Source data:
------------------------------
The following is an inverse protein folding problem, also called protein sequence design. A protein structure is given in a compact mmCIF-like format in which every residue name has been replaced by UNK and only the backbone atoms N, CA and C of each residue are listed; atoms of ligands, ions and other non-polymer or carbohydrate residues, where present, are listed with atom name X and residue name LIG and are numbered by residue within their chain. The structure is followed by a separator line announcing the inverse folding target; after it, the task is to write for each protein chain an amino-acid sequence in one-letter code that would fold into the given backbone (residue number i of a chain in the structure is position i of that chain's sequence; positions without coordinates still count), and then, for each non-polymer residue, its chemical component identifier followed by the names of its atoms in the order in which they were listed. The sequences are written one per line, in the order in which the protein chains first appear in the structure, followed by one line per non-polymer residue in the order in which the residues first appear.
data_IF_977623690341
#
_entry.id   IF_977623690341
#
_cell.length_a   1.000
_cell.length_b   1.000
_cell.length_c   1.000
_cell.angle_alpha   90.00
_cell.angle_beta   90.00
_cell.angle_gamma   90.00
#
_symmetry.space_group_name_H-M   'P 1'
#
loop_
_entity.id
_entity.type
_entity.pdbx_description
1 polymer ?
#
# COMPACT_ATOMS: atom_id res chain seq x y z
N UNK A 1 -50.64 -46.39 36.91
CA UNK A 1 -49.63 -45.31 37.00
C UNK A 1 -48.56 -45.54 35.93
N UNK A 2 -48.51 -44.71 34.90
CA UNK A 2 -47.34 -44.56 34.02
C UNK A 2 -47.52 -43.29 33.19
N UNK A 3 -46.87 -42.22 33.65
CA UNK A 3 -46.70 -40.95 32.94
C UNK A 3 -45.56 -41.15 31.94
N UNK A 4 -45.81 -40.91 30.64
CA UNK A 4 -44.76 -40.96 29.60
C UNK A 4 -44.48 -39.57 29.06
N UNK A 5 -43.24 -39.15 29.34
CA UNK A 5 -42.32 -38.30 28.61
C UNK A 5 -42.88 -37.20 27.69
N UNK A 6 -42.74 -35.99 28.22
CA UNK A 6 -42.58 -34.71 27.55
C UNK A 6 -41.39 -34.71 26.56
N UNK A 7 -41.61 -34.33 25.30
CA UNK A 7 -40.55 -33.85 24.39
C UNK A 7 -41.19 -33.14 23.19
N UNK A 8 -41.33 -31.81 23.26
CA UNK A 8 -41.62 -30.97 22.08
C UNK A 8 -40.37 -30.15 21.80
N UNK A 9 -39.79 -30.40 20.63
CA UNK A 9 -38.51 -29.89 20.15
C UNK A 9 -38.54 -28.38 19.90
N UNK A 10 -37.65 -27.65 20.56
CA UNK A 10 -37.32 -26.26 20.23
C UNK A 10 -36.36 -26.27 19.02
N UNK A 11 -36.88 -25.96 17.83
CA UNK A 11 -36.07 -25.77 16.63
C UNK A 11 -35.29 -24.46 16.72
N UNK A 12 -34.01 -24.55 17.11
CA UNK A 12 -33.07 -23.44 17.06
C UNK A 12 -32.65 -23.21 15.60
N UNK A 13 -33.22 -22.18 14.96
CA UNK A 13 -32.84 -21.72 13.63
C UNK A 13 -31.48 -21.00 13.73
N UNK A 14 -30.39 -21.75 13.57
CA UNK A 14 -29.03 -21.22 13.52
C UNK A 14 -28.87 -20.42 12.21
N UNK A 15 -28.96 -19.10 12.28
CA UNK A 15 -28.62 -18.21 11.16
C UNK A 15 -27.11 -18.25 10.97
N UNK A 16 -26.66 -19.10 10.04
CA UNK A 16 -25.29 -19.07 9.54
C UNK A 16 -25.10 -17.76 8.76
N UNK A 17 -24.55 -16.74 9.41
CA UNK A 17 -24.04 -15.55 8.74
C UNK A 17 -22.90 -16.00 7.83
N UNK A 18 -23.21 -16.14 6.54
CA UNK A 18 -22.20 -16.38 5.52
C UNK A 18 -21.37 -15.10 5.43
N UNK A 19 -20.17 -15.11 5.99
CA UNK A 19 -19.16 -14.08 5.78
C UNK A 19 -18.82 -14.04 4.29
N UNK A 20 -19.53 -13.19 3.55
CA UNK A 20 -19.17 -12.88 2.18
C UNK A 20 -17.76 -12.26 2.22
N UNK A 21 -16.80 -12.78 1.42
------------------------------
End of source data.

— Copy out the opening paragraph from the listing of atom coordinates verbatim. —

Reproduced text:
The following is an inverse protein folding problem, also called protein sequence design. A protein structure is given in a compact mmCIF-like format in which every residue name has been replaced by UNK and only the backbone atoms N, CA and C of each residue are listed; atoms of ligands, ions and other non-polymer or carbohydrate residues, where present, are listed with atom name X and residue name LIG and are numbered by residue within their chain. The structure is followed by a separator line announcing the inverse folding target; after it, the task is to write for each protein chain an amino-acid sequence in one-letter code that would fold into the given backbone (residue number i of a chain in the structure is position i of that chain's sequence; positions without coordinates still count), and then, for each non-polymer residue, its chemical component identifier followed by the names of its atoms in the order in which they were listed. The sequences are written one per line, in the order in which the protein chains first appear in the structure, followed by one line per non-polymer residue in the order in which the residues first appear.